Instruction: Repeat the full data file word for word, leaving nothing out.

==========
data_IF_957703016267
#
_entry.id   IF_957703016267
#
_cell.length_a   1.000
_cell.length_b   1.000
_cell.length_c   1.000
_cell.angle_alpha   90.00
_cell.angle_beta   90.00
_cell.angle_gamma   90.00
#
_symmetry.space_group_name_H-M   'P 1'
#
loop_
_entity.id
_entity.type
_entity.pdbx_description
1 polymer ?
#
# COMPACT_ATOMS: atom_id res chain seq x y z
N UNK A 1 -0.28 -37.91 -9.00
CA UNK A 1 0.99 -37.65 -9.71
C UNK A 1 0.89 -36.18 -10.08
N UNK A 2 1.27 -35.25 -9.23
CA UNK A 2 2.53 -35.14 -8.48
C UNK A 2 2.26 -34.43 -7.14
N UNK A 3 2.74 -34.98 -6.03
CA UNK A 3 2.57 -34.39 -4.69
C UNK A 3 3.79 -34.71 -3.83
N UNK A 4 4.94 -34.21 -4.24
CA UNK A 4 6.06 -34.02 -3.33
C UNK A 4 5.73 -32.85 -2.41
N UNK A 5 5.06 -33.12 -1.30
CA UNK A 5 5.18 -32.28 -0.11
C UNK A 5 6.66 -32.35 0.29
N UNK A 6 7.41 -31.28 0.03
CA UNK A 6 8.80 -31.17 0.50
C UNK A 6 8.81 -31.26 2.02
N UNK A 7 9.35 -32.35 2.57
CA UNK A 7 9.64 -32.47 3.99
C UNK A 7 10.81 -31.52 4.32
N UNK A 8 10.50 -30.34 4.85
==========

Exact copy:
data_IF_957703016267
#
_entry.id   IF_957703016267
#
_cell.length_a   1.000
_cell.length_b   1.000
_cell.length_c   1.000
_cell.angle_alpha   90.00
_cell.angle_beta   90.00
_cell.angle_gamma   90.00
#
_symmetry.space_group_name_H-M   'P 1'
#
loop_
_entity.id
_entity.type
_entity.pdbx_description
1 polymer ?
#
# COMPACT_ATOMS: atom_id res chain seq x y z
N UNK A 1 -0.28 -37.91 -9.00
CA UNK A 1 0.99 -37.65 -9.71
C UNK A 1 0.89 -36.18 -10.08
N UNK A 2 1.27 -35.25 -9.23
CA UNK A 2 2.53 -35.14 -8.48
C UNK A 2 2.26 -34.43 -7.14
N UNK A 3 2.74 -34.98 -6.03
CA UNK A 3 2.57 -34.39 -4.69
C UNK A 3 3.79 -34.71 -3.83
N UNK A 4 4.94 -34.21 -4.24
CA UNK A 4 6.06 -34.02 -3.33
C UNK A 4 5.73 -32.85 -2.41
N UNK A 5 5.06 -33.12 -1.30
CA UNK A 5 5.18 -32.28 -0.11
C UNK A 5 6.66 -32.35 0.29
N UNK A 6 7.41 -31.28 0.03
CA UNK A 6 8.80 -31.17 0.50
C UNK A 6 8.81 -31.26 2.02
N UNK A 7 9.35 -32.35 2.57
CA UNK A 7 9.64 -32.47 3.99
C UNK A 7 10.81 -31.52 4.32
N UNK A 8 10.50 -30.34 4.85